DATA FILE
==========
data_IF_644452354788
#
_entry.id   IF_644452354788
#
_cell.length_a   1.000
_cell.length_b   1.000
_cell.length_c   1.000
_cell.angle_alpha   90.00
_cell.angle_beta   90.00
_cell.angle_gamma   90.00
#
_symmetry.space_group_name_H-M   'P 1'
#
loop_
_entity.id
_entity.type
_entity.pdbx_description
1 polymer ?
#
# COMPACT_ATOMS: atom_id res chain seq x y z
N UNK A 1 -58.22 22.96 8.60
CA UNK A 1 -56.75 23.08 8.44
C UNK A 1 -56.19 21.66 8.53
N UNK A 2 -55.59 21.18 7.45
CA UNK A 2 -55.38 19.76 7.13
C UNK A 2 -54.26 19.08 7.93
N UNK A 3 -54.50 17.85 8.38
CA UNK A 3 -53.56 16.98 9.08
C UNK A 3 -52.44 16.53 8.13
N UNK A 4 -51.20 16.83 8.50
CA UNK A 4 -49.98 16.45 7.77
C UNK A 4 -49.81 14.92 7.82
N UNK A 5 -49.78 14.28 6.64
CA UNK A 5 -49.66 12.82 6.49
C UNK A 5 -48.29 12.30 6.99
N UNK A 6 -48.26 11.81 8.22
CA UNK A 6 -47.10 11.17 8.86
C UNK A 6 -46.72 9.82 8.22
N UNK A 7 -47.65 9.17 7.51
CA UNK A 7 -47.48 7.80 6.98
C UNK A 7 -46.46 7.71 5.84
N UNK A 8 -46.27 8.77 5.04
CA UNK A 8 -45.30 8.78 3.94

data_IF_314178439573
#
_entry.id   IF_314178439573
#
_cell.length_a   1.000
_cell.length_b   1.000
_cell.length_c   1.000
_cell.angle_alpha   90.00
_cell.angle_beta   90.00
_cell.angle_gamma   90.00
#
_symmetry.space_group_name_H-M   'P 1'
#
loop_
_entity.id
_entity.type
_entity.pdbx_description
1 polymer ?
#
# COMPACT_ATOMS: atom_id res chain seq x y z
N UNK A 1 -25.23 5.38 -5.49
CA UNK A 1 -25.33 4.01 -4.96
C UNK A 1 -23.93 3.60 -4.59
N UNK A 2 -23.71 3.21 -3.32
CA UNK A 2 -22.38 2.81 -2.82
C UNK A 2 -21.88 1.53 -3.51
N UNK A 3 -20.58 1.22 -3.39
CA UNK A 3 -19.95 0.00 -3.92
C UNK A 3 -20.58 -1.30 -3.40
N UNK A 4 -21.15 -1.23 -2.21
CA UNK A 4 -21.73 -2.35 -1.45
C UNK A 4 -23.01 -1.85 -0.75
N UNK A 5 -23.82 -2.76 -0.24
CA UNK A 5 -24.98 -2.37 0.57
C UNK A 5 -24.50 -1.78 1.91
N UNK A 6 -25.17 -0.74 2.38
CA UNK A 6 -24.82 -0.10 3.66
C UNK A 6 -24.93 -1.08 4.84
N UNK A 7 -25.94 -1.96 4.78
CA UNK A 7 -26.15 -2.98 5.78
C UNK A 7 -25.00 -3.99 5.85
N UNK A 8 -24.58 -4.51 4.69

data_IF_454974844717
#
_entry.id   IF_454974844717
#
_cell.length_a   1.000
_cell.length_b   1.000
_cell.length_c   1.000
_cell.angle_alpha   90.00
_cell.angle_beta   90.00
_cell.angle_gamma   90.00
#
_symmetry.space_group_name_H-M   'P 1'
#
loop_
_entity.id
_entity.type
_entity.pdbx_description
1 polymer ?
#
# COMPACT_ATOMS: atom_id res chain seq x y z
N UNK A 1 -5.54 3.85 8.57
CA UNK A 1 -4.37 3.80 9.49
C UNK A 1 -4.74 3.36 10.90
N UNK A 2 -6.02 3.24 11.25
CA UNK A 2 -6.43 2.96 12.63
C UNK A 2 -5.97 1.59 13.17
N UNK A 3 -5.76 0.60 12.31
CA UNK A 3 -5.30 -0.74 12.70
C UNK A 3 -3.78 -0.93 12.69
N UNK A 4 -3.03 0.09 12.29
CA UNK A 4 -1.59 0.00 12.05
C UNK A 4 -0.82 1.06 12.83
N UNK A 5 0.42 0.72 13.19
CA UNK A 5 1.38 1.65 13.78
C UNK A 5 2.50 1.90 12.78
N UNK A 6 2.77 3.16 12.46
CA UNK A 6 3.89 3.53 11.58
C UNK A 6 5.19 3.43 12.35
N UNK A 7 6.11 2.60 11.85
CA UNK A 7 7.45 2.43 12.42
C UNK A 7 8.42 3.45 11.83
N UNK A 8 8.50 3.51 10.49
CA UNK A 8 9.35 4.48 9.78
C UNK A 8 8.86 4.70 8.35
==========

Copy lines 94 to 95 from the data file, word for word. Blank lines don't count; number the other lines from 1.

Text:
_cell.angle_beta   90.00
_cell.angle_gamma   90.00